• Corpus ID: 19593967

Coercion in research: are prisoners the only vulnerable population?

@article{McDermott2013CoercionIR,
  title={Coercion in research: are prisoners the only vulnerable population?},
  author={Barbara E McDermott},
  journal={The journal of the American Academy of Psychiatry and the Law},
  year={2013},
  volume={41 1},
  pages={
          8-13
        }
}
  • B. McDermott
  • Published 1 March 2013
  • Medicine
  • The journal of the American Academy of Psychiatry and the Law
Research plays an essential role in advancing medical and behavioral sciences and in improving our ability to understand and treat illness. However, unlike clinical care, which is intended for the sole benefit of the patient, research has the broader goal of advancing knowledge and does not 
Balancing the Rights to Protection and Participation: A Call for Expanded Access to Ethically Conducted Correctional Health Research
TLDR
The historical context surrounding regulations on research involving individuals in prison is described, the harms that can arise from excessive limitations to research in such settings, and the benefits of greater access to ethically conducted research in prison are described.
Advances and Challenges in Conducting Research with Diverse and Vulnerable Populations in a Healthcare Setting: Reducing Stigma and Increasing Cultural Sensitivity
TLDR
This chapter focuses on ethical and methodological considerations for conducting health research with diverse and vulnerable populations, and addresses four groups: racial and ethnic minorities, sexual orientation and gender minorities, prisoners, and individuals with chronic illnesses or limitations.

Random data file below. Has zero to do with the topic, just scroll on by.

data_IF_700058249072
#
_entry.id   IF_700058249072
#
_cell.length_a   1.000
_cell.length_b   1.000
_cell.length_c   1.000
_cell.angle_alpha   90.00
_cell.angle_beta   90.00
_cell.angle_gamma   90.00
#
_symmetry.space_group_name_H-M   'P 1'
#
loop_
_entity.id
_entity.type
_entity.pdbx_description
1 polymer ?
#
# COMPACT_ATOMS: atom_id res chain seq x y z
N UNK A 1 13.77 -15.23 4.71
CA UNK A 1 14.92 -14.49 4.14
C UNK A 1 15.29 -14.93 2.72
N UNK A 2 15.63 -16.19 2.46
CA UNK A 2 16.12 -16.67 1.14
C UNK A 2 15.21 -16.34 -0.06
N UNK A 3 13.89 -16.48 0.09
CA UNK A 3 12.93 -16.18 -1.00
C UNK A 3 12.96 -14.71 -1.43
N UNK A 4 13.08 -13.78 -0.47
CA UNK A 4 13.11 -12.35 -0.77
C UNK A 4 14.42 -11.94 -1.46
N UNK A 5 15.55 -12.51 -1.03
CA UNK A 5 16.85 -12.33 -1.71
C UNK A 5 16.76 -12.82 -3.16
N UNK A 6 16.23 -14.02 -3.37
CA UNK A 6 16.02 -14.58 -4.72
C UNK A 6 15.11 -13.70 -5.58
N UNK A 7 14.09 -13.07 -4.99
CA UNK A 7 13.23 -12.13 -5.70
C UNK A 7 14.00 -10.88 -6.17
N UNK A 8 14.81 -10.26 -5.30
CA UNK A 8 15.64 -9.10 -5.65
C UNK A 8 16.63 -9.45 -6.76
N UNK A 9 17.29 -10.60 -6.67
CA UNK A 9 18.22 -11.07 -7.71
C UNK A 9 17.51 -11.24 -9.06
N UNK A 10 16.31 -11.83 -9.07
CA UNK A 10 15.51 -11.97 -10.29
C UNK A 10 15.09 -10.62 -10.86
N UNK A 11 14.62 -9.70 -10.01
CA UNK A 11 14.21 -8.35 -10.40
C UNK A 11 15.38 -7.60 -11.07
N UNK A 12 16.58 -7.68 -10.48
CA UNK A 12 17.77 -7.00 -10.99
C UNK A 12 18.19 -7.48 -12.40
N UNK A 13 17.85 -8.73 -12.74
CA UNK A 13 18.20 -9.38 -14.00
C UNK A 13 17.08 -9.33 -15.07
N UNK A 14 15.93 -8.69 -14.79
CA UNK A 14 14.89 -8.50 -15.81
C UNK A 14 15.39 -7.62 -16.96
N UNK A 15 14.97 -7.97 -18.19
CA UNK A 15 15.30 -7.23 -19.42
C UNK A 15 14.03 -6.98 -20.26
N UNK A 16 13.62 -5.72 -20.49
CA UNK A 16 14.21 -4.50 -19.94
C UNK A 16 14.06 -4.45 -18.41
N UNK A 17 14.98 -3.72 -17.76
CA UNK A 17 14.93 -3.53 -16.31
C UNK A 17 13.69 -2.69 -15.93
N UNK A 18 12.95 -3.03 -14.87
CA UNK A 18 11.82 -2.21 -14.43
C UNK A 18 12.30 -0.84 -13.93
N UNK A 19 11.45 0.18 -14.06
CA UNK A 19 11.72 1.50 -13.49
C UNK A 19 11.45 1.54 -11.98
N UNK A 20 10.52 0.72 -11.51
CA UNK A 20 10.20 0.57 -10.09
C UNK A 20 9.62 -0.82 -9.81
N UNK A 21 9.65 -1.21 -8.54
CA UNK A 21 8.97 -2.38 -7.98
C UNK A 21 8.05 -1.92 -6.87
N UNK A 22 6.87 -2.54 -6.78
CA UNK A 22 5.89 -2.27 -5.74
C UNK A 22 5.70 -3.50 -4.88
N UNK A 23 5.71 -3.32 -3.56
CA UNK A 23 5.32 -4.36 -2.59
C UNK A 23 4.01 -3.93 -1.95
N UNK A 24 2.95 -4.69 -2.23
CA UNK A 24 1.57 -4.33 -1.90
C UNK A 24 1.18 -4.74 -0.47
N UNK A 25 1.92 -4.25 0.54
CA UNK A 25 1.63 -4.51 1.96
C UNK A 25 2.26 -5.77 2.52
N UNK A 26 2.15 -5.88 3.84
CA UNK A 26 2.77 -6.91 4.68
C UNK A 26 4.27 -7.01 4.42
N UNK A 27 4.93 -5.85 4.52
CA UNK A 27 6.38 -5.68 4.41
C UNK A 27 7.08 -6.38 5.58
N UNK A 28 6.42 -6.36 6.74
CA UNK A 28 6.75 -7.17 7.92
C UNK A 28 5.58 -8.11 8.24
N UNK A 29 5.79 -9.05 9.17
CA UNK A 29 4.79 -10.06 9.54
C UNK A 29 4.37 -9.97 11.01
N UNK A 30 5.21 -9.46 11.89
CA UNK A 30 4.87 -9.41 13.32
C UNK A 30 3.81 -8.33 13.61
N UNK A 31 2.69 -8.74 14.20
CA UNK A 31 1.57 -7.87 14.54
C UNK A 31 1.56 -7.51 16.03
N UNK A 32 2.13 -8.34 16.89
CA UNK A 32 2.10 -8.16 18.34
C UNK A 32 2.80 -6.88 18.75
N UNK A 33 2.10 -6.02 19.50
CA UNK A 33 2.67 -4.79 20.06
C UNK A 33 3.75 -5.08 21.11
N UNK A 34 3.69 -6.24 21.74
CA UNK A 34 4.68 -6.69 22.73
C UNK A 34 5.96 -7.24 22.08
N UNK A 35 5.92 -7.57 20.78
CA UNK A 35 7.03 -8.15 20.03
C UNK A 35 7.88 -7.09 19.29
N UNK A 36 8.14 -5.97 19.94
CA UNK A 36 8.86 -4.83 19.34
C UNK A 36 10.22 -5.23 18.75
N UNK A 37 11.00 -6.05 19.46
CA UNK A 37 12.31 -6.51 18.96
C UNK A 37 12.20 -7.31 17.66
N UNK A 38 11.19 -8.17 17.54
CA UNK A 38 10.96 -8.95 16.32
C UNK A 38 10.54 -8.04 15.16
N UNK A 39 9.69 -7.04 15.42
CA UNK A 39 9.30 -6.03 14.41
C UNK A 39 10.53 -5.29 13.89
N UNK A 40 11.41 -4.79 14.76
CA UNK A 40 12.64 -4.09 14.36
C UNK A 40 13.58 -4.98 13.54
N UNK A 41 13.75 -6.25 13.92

Relational vulnerability and the research process with former prisoners in Athens, Georgia (USA)
Abstract A host of power relations are structurally imposed upon the imprisoned and these produce vulnerabilities that require considerable energy and attention. This paper argues, however, that
Research Ethics and Intellectual Disability: Broadening the Debates
  • L. Carlson
  • Philosophy
    The Yale journal of biology and medicine
  • 2013
TLDR
The ethical issues surrounding the inclusion of people with intellectual disabilities as research subjects are examined and the importance of researchers engaging with critical disability perspectives in order to navigate these complex ethical questions are underscored.
Understanding the process of psychological risk assessment : exploring the experiences of psychologists, indeterminate sentenced prisoners and parole board members
As the name implies, indeterminate sentenced prisoners in England and Wales do not have a fixed release date. Instead, a panel of the Parole Board decides whether or not the prisoner can safely be
Court-Mandated Patients’ Perspectives on the Psychotherapist’s Dual Loyalty Conflict – Between Ally and Enemy
TLDR
The findings show that some therapists’ characteristics and activities attenuate the negative impact of their double role on the development and maintenance of the alliance.